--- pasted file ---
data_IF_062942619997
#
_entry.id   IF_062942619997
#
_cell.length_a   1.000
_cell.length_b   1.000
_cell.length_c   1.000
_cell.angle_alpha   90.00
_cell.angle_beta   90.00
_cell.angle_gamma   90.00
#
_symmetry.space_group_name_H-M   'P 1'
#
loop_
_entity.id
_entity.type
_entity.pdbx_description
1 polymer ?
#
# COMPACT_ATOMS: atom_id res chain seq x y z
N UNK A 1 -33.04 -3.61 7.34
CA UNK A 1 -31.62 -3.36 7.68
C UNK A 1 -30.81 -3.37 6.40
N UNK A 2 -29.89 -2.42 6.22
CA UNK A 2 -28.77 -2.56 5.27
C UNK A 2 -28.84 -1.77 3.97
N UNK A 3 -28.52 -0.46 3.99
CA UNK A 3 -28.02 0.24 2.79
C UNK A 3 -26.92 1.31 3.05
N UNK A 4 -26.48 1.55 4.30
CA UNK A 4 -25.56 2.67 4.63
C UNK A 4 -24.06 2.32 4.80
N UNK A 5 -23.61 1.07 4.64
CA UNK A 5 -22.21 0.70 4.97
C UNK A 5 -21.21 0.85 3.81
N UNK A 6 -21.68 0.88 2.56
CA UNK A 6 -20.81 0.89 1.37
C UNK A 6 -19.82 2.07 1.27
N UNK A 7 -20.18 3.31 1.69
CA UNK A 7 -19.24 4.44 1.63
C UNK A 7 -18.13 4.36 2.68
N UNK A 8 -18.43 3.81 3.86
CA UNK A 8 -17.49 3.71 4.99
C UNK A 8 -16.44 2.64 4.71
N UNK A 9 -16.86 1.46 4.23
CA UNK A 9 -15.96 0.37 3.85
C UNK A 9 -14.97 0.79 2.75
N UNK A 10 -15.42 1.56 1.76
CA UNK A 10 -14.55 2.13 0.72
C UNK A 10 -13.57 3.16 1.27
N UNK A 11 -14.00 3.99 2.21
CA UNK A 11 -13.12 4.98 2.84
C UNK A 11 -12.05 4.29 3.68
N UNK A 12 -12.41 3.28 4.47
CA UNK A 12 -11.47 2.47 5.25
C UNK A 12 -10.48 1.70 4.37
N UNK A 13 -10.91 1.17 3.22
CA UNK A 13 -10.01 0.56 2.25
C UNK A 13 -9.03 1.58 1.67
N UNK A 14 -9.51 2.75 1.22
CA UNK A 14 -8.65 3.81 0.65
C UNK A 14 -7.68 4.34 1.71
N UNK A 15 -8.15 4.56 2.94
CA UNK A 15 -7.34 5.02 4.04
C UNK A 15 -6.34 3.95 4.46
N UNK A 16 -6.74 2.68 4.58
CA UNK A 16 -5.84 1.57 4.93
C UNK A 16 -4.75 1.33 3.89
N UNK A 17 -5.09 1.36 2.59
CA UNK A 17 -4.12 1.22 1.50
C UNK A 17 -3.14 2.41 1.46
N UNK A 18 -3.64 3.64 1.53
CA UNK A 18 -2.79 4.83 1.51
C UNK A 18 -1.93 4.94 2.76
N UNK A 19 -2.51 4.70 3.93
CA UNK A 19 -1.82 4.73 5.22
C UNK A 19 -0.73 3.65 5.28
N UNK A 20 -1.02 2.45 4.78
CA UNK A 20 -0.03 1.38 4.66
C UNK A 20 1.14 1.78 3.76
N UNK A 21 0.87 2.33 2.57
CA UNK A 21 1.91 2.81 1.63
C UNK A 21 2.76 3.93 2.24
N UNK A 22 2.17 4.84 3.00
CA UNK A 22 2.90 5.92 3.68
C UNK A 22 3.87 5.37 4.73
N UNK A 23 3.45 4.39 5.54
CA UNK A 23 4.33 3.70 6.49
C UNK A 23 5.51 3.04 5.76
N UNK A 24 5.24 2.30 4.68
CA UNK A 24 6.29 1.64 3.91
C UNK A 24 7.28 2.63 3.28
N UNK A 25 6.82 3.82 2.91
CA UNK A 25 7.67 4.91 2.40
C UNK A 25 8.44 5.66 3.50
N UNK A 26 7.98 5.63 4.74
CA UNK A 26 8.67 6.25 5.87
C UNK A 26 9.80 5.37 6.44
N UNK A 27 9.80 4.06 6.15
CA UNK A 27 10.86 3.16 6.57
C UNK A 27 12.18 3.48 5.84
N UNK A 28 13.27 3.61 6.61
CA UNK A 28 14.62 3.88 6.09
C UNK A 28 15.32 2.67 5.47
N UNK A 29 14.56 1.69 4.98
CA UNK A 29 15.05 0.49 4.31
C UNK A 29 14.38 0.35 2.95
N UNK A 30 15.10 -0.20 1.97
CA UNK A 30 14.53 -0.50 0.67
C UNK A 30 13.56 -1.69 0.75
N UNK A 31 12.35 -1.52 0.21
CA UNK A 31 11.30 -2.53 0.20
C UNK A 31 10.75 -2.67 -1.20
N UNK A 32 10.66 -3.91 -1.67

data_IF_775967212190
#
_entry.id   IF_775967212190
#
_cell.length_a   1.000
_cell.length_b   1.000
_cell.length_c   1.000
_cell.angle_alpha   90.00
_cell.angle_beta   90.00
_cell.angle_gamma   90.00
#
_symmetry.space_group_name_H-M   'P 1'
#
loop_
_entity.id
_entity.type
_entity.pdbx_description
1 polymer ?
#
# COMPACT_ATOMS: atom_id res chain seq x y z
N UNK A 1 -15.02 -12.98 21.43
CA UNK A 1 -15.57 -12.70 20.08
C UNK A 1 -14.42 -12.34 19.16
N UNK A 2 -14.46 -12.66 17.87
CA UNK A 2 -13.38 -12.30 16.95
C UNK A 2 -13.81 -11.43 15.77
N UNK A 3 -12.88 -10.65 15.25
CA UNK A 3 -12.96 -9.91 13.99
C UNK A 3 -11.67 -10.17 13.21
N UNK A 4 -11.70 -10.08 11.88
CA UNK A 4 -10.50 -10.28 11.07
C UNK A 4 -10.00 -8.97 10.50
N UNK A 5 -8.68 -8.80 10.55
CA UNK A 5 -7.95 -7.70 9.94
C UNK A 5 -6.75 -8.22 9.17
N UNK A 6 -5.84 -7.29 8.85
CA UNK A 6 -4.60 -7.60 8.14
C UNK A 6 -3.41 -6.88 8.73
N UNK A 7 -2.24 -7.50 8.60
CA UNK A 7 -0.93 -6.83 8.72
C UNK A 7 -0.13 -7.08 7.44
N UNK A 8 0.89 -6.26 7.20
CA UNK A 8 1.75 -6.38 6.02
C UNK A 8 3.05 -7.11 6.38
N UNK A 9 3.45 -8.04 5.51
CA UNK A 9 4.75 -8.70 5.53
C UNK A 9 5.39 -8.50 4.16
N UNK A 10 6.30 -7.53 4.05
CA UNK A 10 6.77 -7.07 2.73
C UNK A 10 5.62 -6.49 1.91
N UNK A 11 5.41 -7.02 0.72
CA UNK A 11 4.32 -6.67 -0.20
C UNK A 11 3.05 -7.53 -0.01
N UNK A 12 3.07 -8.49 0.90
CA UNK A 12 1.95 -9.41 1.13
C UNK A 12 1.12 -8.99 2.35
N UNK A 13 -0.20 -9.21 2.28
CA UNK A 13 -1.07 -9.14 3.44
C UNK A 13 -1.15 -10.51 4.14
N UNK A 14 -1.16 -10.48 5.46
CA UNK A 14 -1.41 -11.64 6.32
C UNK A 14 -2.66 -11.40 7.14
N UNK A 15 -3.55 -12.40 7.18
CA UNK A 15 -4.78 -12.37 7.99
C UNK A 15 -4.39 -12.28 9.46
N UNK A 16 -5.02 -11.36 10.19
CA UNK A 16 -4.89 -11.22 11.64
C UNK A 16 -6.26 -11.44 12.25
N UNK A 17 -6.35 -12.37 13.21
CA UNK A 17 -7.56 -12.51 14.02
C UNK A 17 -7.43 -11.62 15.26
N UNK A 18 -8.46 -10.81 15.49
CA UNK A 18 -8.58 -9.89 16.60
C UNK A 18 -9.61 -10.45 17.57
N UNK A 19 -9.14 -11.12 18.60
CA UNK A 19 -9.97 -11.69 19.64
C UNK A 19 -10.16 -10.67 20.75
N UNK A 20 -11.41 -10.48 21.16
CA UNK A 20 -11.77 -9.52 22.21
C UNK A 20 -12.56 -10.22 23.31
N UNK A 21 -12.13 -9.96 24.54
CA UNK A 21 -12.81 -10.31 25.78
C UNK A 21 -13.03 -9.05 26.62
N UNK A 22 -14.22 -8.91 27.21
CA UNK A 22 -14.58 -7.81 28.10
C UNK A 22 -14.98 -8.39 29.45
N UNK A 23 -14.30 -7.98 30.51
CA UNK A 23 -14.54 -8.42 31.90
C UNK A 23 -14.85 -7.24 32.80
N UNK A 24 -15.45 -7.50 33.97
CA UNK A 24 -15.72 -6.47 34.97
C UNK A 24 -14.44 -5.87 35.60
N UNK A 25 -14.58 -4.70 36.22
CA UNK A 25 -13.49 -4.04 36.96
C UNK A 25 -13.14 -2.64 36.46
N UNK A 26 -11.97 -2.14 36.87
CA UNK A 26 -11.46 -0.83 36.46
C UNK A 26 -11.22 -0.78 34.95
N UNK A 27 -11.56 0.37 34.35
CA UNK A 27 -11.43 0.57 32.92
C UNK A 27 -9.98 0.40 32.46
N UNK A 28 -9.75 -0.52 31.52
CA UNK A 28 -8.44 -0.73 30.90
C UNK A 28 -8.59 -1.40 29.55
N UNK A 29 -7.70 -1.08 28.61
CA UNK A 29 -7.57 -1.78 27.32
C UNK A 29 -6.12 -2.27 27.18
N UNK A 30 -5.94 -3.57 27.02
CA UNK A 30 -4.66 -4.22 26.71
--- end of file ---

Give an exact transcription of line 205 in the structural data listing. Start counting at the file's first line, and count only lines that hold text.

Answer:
CA UNK A 24 -15.72 -6.47 34.97